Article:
We arrived in Bogota about 5 hours later than we had scheduled. Unfortunately, the truck that we had reserved at the Bogota airport was not available because it was wrecked in a crash by the previous renter. I can’t say that I was surprised. So we rented an SUV instead, a Toyota Fortuner which I had never heard of, and once we loaded the coring equipment there was very little room left for passengers. However, we all squeezed in and headed out into the rush hour traffic of Bogota. Lots of public diesel buses made for pretty bad pollution. However, we made it to Sogamoso in reasonable time, stopping along the way for a tamal and flatbread for dinner, and arrived at our hostel a little after 10 pm – about 14 hours of traveling. I was tired, but excited to see a new paramo ecosystem.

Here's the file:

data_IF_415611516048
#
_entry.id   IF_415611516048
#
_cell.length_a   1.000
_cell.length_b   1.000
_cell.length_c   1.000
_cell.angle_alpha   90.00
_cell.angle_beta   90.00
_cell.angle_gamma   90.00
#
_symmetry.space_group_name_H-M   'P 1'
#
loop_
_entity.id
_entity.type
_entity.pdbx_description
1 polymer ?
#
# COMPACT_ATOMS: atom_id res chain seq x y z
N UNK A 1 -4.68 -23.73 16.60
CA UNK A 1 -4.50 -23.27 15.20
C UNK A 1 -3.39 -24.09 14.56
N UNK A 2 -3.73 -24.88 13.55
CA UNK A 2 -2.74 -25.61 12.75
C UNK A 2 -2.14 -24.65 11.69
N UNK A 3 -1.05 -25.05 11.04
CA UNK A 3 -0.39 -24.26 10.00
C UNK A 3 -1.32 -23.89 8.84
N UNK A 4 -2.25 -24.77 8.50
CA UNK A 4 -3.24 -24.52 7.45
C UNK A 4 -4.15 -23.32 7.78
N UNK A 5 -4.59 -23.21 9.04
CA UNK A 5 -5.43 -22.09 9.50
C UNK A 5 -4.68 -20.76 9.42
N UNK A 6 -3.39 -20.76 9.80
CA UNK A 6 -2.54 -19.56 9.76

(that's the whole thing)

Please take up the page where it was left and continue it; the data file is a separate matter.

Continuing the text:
Back in June an alligator was found in the Lehigh Canal. Apparently it wasn’t the first one found in the broader Lehigh Valley.
But perhaps just as surprising are a couple of potentially new plant arrivals. Or are they just summer visitors? Last week I noticed sizable populations of two aquatic plant species, water lettuce (Pistia stratiotes) and water hyacinth (Eichhornia crassipes), in the canal at Sand Island in Bethlehem. Both of these species float unattached on the water surface, like the more common duckweeds, and they often grow in dense mats that make fishing and boating difficult, crowd out other plant species, and alter water chemistry and light penetration. To my knowledge, neither species is confirmed to occur naturalized in Pennsylvania but it is not uncommon to see them cultivated in backyard ponds (USDA Plants: water hyacinth, water lettuce).
The populations of water lettuce and water hyacinth in the Lehigh Canal consist of scattered colonies extending from about the Hill-to-Hill Bridge (Route 378) east past the New Street Bridge (Fahy Bridge), to about the point where the Sand Island Trail meets the towpath (D&L Trail). The total distance is about a half mile. The water lettuce appears to cover a slightly greater distance than the water hyacinth, and the plants are generally smaller in height as you head east (downstream) from the Main Street Bridge.